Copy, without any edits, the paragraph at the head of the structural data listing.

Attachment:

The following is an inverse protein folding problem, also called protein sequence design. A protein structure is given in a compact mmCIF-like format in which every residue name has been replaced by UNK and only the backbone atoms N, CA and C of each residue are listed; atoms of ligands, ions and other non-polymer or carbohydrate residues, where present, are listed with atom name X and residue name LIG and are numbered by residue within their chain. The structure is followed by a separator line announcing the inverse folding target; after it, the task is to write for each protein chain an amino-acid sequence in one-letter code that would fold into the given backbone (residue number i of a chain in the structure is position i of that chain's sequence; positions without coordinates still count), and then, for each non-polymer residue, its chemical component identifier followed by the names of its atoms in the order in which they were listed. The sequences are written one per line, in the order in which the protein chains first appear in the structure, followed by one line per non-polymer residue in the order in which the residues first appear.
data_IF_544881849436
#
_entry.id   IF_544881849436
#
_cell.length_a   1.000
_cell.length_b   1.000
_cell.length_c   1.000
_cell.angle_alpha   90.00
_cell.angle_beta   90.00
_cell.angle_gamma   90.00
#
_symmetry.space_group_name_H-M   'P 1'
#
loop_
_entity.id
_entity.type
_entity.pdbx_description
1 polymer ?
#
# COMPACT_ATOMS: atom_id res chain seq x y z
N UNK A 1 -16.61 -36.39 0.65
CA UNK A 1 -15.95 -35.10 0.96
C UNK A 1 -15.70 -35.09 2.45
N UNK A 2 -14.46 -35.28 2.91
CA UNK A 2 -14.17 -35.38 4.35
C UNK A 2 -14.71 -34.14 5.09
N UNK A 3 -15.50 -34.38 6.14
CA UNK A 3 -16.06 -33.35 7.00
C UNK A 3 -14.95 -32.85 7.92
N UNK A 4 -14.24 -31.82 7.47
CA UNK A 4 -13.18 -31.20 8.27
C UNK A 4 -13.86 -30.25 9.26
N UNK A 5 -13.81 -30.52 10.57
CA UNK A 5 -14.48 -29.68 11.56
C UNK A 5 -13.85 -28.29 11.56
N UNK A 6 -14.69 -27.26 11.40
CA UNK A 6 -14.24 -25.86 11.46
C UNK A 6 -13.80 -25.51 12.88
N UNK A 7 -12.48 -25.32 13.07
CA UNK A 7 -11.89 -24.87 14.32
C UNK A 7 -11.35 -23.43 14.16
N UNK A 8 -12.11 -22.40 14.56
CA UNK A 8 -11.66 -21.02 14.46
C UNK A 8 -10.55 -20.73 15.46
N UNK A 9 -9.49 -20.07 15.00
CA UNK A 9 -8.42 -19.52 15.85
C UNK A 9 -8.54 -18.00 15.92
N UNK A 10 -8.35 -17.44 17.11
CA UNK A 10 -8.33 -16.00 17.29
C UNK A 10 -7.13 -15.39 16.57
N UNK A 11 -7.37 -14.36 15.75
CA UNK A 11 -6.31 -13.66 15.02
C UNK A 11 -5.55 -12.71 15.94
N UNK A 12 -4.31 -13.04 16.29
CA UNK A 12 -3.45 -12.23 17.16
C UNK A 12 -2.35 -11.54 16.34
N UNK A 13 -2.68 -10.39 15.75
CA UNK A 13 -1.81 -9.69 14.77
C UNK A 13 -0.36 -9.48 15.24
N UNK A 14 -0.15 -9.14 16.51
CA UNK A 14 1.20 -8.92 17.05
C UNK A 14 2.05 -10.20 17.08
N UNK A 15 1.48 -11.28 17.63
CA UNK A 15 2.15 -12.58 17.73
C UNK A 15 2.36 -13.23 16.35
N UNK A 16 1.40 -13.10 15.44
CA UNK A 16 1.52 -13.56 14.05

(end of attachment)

The following is an inverse protein folding problem, also called protein sequence design. A protein structure is given in a compact mmCIF-like format in which every residue name has been replaced by UNK and only the backbone atoms N, CA and C of each residue are listed; atoms of ligands, ions and other non-polymer or carbohydrate residues, where present, are listed with atom name X and residue name LIG and are numbered by residue within their chain. The structure is followed by a separator line announcing the inverse folding target; after it, the task is to write for each protein chain an amino-acid sequence in one-letter code that would fold into the given backbone (residue number i of a chain in the structure is position i of that chain's sequence; positions without coordinates still count), and then, for each non-polymer residue, its chemical component identifier followed by the names of its atoms in the order in which they were listed. The sequences are written one per line, in the order in which the protein chains first appear in the structure, followed by one line per non-polymer residue in the order in which the residues first appear.